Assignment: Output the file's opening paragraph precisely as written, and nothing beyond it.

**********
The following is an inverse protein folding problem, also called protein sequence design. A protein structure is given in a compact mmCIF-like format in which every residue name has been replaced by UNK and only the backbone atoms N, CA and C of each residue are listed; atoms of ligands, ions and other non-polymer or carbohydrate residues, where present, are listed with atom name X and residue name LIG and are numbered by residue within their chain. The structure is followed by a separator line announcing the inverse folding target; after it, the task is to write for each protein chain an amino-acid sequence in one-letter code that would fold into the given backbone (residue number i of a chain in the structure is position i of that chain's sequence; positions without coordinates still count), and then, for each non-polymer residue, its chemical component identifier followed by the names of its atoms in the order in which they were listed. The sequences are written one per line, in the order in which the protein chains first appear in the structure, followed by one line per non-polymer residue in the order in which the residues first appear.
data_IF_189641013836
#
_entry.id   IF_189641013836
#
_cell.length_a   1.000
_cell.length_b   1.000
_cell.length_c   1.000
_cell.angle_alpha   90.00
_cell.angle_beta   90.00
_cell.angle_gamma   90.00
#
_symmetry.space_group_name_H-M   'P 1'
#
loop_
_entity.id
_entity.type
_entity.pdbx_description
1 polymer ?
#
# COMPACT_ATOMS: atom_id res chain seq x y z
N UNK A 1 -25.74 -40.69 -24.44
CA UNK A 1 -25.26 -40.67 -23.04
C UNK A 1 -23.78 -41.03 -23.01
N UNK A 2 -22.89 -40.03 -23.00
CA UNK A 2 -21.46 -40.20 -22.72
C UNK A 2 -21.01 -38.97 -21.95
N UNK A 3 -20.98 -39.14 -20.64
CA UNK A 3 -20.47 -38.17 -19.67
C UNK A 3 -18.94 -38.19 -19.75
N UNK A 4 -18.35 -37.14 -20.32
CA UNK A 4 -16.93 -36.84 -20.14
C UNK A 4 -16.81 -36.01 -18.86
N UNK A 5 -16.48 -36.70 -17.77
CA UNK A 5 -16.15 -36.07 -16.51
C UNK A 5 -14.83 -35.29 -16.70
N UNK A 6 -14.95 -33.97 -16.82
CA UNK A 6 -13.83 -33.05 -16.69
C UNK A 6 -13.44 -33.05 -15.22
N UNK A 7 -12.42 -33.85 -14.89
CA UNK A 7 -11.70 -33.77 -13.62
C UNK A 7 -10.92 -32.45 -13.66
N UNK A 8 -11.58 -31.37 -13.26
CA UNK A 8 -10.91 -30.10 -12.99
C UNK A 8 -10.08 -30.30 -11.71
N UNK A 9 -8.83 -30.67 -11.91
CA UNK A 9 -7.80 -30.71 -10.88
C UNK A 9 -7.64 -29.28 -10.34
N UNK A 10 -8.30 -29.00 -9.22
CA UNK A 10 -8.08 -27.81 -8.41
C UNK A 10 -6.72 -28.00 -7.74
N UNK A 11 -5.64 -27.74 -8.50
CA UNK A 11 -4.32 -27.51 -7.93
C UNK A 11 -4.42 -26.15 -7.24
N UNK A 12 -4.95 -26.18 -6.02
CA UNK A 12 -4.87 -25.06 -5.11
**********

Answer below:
The following is an inverse protein folding problem, also called protein sequence design. A protein structure is given in a compact mmCIF-like format in which every residue name has been replaced by UNK and only the backbone atoms N, CA and C of each residue are listed; atoms of ligands, ions and other non-polymer or carbohydrate residues, where present, are listed with atom name X and residue name LIG and are numbered by residue within their chain. The structure is followed by a separator line announcing the inverse folding target; after it, the task is to write for each protein chain an amino-acid sequence in one-letter code that would fold into the given backbone (residue number i of a chain in the structure is position i of that chain's sequence; positions without coordinates still count), and then, for each non-polymer residue, its chemical component identifier followed by the names of its atoms in the order in which they were listed. The sequences are written one per line, in the order in which the protein chains first appear in the structure, followed by one line per non-polymer residue in the order in which the residues first appear.